Gene Quick was able and proud to serve
By PHOEBE DONALD ROBINSON / Community Columnist
Col. (Ret.) Gene Willard Quick grew up in a family committed to public service.
His mother, Fay Falkner Quick, was the first female elected to public office as Shelby County tax collector.
His grandfather James Jefferson Falkner and Uncle Kirk Falkner were Shelby County sheriffs in the 1920s.
His mother’s brother-in-law Bun White was also sheriff.
Quick’s first cousins are Shelby County Commissioner Dan Acker and former Columbiana Mayor Buck Falkner.
“My mother was a single mom and she had a huge influence on my character and life,” said Quick. “One of the main motivations in my life was to make her proud.”
Quick graduated from SCHS in 1958 and graduated from Auburn University in forestry and ROTC in 1963.
All his life, Quick wanted to fly fighter airplanes. After graduation, Quick was commissioned as a second lieutenant in the U.S. Air Force and entered pilot training.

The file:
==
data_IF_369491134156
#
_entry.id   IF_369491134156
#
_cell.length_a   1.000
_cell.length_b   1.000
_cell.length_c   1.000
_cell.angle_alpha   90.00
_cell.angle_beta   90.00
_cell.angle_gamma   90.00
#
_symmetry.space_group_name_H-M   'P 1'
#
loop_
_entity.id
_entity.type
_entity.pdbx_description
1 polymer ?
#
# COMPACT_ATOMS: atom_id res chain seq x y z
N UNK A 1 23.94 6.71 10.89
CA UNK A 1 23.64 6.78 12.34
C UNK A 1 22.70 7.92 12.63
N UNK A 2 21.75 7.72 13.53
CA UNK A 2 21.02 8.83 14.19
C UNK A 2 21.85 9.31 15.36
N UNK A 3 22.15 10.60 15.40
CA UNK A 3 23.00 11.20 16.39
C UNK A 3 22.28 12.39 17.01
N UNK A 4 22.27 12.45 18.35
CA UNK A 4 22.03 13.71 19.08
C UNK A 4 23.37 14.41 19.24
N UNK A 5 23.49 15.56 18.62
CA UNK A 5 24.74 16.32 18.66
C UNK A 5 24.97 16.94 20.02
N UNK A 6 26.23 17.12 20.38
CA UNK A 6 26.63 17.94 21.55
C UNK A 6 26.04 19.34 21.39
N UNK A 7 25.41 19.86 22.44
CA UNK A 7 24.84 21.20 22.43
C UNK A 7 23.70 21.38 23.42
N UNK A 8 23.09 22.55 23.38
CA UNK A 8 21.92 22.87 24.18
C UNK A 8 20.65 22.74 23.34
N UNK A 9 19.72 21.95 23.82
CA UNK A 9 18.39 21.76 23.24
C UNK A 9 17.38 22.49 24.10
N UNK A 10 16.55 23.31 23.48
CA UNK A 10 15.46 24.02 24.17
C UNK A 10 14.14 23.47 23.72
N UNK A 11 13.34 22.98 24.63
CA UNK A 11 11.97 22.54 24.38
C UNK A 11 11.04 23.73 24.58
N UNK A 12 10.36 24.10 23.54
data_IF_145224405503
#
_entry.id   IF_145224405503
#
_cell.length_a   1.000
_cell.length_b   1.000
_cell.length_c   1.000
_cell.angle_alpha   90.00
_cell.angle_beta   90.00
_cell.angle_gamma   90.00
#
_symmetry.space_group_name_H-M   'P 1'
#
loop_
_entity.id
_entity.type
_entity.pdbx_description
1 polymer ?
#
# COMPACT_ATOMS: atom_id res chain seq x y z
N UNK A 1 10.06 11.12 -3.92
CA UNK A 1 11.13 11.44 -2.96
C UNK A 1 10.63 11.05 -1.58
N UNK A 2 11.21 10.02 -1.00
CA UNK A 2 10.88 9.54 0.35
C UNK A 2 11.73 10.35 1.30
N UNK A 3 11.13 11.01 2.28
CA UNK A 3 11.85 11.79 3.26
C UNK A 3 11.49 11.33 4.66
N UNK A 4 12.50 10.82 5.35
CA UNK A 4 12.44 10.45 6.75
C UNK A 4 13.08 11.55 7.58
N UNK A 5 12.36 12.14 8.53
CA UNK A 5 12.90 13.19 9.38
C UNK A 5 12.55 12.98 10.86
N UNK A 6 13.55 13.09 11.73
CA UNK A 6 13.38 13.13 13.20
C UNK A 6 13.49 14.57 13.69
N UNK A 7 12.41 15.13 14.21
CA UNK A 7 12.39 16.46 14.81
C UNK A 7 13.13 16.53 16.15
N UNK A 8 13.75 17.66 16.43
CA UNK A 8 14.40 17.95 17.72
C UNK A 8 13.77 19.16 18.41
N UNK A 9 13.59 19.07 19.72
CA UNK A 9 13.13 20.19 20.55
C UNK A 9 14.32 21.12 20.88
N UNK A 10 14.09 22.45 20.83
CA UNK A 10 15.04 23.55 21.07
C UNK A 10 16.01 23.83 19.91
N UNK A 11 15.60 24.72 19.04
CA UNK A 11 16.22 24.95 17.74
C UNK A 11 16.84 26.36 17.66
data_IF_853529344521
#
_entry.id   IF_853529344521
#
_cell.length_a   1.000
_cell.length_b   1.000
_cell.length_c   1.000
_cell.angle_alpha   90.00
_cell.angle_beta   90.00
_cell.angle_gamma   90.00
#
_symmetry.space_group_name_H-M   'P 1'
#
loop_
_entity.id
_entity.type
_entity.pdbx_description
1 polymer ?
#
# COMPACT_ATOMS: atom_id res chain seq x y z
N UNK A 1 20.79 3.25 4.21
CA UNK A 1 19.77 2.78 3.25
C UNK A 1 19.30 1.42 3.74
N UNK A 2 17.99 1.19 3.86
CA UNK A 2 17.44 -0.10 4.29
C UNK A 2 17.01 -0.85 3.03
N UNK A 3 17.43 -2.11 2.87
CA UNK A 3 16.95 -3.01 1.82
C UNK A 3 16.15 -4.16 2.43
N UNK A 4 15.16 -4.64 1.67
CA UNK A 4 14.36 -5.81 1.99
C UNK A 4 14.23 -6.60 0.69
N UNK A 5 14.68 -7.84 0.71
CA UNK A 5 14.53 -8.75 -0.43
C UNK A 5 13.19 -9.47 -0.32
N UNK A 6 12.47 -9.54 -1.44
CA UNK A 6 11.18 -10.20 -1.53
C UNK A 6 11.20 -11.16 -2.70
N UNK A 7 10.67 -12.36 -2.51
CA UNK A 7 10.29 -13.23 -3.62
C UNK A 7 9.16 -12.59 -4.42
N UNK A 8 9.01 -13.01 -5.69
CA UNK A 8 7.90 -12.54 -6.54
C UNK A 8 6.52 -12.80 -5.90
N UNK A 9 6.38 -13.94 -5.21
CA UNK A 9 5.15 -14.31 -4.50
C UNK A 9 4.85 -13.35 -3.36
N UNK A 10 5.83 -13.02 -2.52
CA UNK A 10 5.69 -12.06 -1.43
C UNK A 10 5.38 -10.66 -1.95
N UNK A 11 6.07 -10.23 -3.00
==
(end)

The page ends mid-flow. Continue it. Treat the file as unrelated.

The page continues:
For the next few years, Quick trained in the F-4 and was deployed to Vietnam in March 1966 with the 389th Tactical Fighter Squadron.
After Vietnam, Quick became an instructor pilot. In 1970 Capt. Quick ended his active tour in the U.S. Air Force and joined the Florida Air National Guard in Jacksonville, Fla., where he flew in the air defense of the southeast USA.
“I flew up to my last day of retirement,” said Quick. “Over the years I flew the F-4, T-37, F-102, F-106 and F-16. I remember on Good Friday 1987, I was ‘Flight Lead’ off the coast of Florida when my Wing Man and I intercepted a Soviet antisubmarine warfare plane, the first encounter of F-16 with a Russian ‘Bear’. We escorted the plane out of U.S. air space and he flew back to Cuba.”
Col. Quick retired on Dec. 31, 1989. Among his many medals are the Distinguished Flying Cross and Air Medal.
“I was able to serve and extremely proud to have served,” said Quick. “I feel that every citizen is obligated to serve our country in some way. But there is a smaller group who are absolutely committed to serving in the military. I would go back tomorrow if I could.”
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